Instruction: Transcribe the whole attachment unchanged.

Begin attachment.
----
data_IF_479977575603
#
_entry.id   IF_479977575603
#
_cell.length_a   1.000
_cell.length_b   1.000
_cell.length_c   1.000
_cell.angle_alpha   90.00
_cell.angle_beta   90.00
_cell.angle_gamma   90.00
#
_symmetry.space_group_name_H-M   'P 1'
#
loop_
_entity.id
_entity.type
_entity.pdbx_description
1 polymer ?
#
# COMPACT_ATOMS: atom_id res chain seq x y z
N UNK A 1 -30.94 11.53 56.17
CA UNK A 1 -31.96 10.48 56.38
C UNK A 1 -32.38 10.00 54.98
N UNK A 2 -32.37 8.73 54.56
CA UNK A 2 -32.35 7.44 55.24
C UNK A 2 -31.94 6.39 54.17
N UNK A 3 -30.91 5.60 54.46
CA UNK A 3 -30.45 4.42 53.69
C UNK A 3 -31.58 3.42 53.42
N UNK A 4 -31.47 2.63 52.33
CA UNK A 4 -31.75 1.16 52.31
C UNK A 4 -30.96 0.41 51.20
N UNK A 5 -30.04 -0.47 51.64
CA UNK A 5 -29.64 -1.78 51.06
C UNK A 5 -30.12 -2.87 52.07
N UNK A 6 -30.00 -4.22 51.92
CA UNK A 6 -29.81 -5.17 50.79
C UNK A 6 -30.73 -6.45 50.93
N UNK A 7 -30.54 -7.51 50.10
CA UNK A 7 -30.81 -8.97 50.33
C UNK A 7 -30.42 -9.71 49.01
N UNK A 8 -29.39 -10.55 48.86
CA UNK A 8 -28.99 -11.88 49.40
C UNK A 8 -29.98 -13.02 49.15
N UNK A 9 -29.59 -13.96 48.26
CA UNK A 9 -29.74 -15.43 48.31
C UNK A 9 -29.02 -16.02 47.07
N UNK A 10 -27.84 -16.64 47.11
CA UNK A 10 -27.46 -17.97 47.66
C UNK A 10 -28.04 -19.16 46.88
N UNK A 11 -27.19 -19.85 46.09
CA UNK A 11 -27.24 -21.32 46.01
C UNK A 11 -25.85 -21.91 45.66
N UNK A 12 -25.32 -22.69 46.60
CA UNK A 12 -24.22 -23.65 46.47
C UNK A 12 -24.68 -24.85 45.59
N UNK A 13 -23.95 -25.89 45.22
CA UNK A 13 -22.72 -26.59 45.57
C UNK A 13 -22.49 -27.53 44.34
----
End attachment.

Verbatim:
data_IF_479977575603
#
_entry.id   IF_479977575603
#
_cell.length_a   1.000
_cell.length_b   1.000
_cell.length_c   1.000
_cell.angle_alpha   90.00
_cell.angle_beta   90.00
_cell.angle_gamma   90.00
#
_symmetry.space_group_name_H-M   'P 1'
#
loop_
_entity.id
_entity.type
_entity.pdbx_description
1 polymer ?
#
# COMPACT_ATOMS: atom_id res chain seq x y z
N UNK A 1 -30.94 11.53 56.17
CA UNK A 1 -31.96 10.48 56.38
C UNK A 1 -32.38 10.00 54.98
N UNK A 2 -32.37 8.73 54.56
CA UNK A 2 -32.35 7.44 55.24
C UNK A 2 -31.94 6.39 54.17
N UNK A 3 -30.91 5.60 54.46
CA UNK A 3 -30.45 4.42 53.69
C UNK A 3 -31.58 3.42 53.42
N UNK A 4 -31.47 2.63 52.33
CA UNK A 4 -31.75 1.16 52.31
C UNK A 4 -30.96 0.41 51.20
N UNK A 5 -30.04 -0.47 51.64
CA UNK A 5 -29.64 -1.78 51.06
C UNK A 5 -30.12 -2.87 52.07
N UNK A 6 -30.00 -4.22 51.92
CA UNK A 6 -29.81 -5.17 50.79
C UNK A 6 -30.73 -6.45 50.93
N UNK A 7 -30.54 -7.51 50.10
CA UNK A 7 -30.81 -8.97 50.33
C UNK A 7 -30.42 -9.71 49.01
N UNK A 8 -29.39 -10.55 48.86
CA UNK A 8 -28.99 -11.88 49.40
C UNK A 8 -29.98 -13.02 49.15
N UNK A 9 -29.59 -13.96 48.26
CA UNK A 9 -29.74 -15.43 48.31
C UNK A 9 -29.02 -16.02 47.07
N UNK A 10 -27.84 -16.64 47.11
CA UNK A 10 -27.46 -17.97 47.66
C UNK A 10 -28.04 -19.16 46.88
N UNK A 11 -27.19 -19.85 46.09
CA UNK A 11 -27.24 -21.32 46.01
C UNK A 11 -25.85 -21.91 45.66
N UNK A 12 -25.32 -22.69 46.60
CA UNK A 12 -24.22 -23.65 46.47
C UNK A 12 -24.68 -24.85 45.59
N UNK A 13 -23.95 -25.89 45.22
CA UNK A 13 -22.72 -26.59 45.57
C UNK A 13 -22.49 -27.53 44.34